Performance & drive

What it’s like to drive, and how quiet it is

The Ssangyong Musso’s 2.2-litre diesel engine is pleasingly strong, so it feels perfectly comfortable whether you're driving in town or out on the open road.

It's not remotely fast, though – 0-62mph takes 11.9sec with an automatic gearbox and 11.3sec with a manual. That’s quicker than some pick-ups, but the 2.8-litre Toyota Hilux and punchier versions of the Ford Ranger soundly thrash it. Nevertheless, it’s quieter than nearly all rivals when pushed hard.

To prevent pitching and rolling in corners, and to cope with really heavy loads, Ssangyong has fitted stiff suspension. The result is a ride that's lumpy and unsettled on anything other than the smoothest sections of motorway. You feel plenty of shudders over lumpy Tarmac, along with kickback through the steering wheel, which can be disconcerting if you hit a mid-corner bump.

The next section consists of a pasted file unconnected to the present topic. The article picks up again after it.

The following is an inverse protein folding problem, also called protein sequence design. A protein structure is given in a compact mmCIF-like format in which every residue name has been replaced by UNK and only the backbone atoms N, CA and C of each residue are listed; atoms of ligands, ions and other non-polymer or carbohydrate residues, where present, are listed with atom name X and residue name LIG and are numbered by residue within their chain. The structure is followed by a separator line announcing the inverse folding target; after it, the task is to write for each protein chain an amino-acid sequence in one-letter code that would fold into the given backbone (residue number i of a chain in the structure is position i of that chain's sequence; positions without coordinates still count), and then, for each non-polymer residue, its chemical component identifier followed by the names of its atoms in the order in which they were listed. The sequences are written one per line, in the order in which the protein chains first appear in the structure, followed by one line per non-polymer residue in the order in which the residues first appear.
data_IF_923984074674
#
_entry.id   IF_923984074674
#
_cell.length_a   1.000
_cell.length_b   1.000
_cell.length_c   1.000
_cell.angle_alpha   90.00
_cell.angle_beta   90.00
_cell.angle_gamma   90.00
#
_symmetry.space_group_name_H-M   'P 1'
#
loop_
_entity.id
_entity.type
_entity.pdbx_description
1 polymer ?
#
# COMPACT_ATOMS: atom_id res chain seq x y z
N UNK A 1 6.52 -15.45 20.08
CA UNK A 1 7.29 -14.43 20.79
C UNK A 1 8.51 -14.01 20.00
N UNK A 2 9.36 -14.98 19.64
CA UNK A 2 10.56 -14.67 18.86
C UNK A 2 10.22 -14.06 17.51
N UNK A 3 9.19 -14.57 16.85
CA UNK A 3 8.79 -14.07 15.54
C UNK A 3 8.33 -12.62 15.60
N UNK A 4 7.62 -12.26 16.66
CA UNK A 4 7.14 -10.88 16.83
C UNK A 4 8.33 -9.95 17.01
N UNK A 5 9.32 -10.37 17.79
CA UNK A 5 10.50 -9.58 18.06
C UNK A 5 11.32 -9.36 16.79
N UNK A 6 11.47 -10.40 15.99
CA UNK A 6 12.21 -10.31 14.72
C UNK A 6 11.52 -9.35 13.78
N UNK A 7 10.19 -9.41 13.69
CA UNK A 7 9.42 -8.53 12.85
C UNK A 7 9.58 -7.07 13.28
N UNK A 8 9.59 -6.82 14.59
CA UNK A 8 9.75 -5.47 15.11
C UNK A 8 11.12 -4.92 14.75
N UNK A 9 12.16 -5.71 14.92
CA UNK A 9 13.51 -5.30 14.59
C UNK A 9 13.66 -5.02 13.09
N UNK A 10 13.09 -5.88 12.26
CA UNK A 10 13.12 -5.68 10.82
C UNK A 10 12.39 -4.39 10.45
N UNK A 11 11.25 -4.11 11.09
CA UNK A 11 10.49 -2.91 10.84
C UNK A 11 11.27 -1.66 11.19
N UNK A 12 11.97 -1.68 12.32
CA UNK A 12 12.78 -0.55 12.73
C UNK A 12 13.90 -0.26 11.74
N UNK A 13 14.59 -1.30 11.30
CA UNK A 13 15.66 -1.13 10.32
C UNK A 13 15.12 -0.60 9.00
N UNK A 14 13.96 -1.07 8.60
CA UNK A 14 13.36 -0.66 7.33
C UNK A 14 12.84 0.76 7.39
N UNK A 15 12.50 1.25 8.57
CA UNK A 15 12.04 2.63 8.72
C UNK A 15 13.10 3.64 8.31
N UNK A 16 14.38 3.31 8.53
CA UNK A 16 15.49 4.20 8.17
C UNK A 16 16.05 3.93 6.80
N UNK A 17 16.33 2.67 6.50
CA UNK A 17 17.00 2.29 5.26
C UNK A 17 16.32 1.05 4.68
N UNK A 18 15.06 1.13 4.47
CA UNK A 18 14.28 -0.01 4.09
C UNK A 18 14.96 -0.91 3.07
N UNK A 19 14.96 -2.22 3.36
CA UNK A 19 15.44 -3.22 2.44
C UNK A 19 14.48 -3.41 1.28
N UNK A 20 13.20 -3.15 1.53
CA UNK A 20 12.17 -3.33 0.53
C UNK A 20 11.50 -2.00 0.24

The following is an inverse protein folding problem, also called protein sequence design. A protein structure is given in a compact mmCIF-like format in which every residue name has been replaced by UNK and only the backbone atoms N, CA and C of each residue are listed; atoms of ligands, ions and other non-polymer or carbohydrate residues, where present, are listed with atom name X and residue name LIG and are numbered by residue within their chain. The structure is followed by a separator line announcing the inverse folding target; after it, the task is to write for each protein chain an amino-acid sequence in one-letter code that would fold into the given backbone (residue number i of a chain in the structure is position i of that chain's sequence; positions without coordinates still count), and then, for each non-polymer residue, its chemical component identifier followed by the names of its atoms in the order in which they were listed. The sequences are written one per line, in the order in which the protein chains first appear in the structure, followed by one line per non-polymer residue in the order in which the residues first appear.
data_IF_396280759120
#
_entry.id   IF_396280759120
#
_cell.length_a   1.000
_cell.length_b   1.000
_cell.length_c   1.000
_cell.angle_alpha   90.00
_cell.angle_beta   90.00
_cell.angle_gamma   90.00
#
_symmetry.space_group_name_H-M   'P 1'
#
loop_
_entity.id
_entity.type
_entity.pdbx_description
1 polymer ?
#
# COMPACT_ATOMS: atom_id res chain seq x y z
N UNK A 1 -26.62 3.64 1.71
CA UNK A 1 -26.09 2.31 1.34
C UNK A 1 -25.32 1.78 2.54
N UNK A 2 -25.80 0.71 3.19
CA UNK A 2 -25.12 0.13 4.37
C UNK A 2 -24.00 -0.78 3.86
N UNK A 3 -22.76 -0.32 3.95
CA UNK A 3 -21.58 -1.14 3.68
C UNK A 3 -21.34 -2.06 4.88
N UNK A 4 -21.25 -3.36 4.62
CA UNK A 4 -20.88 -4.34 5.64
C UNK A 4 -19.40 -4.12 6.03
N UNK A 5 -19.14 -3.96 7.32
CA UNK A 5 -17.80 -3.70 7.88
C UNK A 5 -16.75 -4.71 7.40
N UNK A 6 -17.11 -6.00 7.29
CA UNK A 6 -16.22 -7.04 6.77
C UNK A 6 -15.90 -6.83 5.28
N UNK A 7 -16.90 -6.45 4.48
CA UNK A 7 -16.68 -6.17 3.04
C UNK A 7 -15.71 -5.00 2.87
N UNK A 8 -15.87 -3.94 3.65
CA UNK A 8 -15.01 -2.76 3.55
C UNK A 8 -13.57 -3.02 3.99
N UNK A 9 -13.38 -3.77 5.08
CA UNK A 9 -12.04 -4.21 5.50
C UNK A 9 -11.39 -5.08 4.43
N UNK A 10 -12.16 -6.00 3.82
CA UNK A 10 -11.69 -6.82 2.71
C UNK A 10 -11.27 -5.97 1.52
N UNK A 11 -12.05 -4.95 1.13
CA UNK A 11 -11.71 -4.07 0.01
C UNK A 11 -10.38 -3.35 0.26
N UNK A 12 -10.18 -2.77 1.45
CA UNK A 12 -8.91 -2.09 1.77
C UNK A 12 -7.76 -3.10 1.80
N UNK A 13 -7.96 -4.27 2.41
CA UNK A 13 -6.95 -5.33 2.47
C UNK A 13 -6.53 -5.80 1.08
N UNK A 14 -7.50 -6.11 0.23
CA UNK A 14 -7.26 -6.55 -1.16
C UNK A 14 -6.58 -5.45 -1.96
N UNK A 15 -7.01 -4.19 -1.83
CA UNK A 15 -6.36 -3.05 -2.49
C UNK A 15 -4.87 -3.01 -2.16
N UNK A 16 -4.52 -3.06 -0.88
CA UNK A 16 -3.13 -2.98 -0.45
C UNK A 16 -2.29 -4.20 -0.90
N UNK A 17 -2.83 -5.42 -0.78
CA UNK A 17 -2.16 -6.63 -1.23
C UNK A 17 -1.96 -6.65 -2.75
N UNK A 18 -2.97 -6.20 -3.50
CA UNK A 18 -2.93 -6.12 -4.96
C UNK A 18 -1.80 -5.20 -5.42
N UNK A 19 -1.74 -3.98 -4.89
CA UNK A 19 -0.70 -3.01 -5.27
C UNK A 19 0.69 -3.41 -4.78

We tried the Musso with a 700kg stack of bricks in the load bay, and that extra weight did help settle things down a bit. There was still plenty of shudder through the body over imperfections in the road, though. 

Longer Rhino models get heavier-duty leaf springs instead of the more car-like coil springs of shorter models. Although the Rhino's ride isn't any worse as a result, the way it shudders over bumps and crevices is similarly irksome.

Those shudders also make the Musso feel the least comfortable off road, and can lead to you going quite slowly. That’s far from ideal because you need momentum to make up for its lack of traction relative to the Toyota Hilux and Isuzu D-Max. Indeed, the Musso was the only pick-up that managed to get stuck on our off-road test route

Ssangyong Musso 2021 rear cornering off road